Posting apps to Google Play is as simple as it gets. One click (or just about that) and 30 minutes is all it takes to see your app on Google Play. Publishing in the app store is a whole other story because it could be a week or more before the app is even looked at by an Apple reviewer. In the case of a rejection, that could mean a whole other round of development to bring the app up to Apple's stringent standards. The process may not make complete sense when you look at the competing apps that made the cut for the App Store but look far less superior to yours. Developers don't try to hide the fact that this is probably the most frustrating part of the development process and the reason why they are glad to get it over with first before delving into the more time-consuming task of developing their app's Android counterpart.
In the end...
What we can say about the differences between Android and iOS app UI design is that each values certain tools and modes of communication over another when it comes to connecting with users. What we will see over the next eight years will only prove that through their key differences and even their similarities, Android and iOS form a symbiotic relationship in the market that is both playful and fierce and competitive enough to keep developers on their toes to create the latest, greatest and least buggy app in the store.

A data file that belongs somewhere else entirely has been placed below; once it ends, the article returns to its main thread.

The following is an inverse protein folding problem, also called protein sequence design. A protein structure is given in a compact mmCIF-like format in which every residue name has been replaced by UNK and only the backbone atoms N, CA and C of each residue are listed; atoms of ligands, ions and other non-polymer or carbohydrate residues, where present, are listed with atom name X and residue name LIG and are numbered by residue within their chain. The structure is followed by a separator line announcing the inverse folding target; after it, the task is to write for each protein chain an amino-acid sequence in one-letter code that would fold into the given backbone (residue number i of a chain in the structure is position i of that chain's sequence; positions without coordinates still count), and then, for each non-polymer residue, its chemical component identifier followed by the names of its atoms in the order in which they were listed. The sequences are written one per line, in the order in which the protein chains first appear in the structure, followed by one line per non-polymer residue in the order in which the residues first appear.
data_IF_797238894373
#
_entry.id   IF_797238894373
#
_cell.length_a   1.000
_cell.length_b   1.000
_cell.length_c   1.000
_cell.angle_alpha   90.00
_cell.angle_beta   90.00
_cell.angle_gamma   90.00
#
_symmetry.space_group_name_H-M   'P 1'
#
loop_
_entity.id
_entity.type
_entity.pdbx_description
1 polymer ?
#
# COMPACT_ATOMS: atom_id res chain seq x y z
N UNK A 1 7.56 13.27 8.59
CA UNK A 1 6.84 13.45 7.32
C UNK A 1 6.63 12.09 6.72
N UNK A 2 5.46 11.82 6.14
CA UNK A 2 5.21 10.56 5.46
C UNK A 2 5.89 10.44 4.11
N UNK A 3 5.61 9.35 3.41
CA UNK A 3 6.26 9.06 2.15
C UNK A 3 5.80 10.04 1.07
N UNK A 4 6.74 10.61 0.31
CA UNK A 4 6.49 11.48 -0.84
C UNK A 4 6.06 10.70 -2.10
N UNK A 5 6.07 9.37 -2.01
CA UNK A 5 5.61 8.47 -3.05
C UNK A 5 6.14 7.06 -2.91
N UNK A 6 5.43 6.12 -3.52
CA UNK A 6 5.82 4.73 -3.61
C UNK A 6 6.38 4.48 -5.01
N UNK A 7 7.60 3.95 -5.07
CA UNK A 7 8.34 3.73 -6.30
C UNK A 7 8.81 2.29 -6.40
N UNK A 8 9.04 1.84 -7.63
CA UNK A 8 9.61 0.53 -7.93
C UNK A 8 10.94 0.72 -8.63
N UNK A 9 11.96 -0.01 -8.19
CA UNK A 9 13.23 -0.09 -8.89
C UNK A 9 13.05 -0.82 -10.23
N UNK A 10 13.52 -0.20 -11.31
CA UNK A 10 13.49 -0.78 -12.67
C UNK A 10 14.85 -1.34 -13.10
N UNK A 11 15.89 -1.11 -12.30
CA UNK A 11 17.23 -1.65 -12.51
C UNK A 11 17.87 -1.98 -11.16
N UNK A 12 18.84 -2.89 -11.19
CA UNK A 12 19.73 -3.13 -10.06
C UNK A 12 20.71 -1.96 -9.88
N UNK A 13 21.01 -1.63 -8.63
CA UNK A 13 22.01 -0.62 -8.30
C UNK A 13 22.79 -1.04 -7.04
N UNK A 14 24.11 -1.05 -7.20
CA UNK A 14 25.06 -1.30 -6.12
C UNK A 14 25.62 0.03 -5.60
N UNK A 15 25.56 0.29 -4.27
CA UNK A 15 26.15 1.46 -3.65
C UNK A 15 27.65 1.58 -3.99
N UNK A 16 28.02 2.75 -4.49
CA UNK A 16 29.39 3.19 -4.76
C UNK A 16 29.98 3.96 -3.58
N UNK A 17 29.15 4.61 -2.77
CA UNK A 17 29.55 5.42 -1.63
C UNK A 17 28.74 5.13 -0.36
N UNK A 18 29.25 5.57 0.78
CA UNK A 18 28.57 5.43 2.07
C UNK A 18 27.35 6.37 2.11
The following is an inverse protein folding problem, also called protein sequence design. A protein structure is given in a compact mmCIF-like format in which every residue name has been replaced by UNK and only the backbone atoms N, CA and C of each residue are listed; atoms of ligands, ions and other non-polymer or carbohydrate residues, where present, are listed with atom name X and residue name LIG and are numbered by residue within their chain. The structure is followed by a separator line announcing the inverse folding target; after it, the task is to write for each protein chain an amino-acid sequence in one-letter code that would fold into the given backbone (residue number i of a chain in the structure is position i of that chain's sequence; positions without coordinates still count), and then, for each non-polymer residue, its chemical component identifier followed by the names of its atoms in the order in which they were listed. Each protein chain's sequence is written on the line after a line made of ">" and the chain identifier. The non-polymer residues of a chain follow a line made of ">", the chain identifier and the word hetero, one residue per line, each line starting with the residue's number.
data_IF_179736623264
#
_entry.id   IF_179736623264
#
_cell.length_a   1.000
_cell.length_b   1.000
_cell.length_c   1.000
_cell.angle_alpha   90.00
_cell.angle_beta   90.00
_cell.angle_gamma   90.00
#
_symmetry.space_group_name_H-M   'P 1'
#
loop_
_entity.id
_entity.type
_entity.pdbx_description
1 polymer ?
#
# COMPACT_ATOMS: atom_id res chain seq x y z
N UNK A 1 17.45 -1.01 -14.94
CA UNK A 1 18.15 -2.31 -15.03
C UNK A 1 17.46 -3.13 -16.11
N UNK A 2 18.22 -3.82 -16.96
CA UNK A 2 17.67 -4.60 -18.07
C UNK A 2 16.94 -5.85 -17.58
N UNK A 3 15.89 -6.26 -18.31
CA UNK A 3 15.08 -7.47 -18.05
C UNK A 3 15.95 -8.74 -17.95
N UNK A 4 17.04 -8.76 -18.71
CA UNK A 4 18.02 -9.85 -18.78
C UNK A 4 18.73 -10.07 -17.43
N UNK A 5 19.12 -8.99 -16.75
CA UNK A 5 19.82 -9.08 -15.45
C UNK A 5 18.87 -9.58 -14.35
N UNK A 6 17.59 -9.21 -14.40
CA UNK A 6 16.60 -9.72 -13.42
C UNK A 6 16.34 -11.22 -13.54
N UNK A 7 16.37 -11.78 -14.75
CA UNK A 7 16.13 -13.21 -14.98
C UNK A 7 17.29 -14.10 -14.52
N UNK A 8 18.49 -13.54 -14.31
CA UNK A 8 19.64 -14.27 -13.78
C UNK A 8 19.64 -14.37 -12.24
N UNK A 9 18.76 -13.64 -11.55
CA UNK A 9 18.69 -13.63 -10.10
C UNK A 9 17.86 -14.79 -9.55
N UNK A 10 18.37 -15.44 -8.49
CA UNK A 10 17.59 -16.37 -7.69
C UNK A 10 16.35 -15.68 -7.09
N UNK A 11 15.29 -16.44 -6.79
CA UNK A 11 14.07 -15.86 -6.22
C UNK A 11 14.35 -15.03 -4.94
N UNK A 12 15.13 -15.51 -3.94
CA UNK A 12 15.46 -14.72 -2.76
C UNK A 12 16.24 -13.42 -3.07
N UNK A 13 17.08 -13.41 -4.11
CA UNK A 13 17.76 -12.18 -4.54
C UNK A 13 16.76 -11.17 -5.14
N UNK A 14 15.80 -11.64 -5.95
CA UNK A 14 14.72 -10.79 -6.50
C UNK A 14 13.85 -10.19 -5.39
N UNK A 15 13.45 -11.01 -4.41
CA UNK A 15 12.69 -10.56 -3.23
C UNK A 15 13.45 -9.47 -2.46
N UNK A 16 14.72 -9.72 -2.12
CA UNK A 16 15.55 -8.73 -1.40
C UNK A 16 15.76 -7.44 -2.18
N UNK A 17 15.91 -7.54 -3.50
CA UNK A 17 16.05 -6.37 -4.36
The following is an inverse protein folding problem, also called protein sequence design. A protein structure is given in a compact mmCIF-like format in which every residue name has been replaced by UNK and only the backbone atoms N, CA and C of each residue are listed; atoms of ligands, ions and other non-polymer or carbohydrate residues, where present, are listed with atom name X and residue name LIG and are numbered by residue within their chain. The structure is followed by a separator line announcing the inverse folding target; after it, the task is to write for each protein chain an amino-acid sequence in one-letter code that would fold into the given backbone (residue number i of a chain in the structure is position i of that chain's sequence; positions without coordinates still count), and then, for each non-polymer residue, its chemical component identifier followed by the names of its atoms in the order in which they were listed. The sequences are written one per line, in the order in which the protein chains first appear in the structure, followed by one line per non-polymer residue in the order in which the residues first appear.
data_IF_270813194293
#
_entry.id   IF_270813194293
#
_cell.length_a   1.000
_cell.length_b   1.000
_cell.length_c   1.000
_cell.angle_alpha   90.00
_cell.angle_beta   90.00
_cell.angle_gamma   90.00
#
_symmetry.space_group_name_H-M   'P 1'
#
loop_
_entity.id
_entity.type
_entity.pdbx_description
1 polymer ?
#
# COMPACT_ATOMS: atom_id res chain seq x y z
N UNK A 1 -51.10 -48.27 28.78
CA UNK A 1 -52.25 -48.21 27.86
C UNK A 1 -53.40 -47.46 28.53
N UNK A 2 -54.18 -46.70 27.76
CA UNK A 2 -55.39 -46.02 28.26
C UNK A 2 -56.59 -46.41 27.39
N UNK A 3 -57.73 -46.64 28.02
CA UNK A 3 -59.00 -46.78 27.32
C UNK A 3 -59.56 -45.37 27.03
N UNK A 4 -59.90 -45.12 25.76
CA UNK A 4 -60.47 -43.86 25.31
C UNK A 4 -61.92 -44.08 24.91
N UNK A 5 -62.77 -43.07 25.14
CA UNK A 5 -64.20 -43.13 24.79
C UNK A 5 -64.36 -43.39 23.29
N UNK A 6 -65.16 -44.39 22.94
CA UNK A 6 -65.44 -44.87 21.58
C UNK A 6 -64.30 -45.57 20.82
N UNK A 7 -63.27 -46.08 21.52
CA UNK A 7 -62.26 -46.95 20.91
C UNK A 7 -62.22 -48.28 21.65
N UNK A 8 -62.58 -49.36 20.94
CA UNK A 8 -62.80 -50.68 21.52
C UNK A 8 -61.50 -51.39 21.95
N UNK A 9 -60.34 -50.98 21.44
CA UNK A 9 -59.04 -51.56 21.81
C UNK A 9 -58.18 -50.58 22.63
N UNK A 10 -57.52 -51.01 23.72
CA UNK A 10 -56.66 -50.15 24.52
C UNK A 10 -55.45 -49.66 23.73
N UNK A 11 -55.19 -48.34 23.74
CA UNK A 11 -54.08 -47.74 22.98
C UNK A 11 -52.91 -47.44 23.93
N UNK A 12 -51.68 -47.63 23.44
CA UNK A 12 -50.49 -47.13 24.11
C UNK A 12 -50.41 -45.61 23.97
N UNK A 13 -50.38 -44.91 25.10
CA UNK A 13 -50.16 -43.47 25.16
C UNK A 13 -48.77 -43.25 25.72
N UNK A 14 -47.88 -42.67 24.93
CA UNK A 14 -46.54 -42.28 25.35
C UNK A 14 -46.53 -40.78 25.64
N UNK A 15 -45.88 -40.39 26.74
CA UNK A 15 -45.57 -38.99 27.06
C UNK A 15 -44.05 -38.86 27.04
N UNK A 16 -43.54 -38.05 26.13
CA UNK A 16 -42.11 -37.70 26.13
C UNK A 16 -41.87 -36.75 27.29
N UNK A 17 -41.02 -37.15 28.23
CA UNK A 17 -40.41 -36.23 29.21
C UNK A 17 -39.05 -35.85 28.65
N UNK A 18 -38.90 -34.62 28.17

Choosing between Android and iOS, for developers, is strategic. For the public, the choice is less about which operating system has the best apps or which apps work better and more about how the whole experience feels. That's how mature development of both UI designs has become and indicative of where they will go next.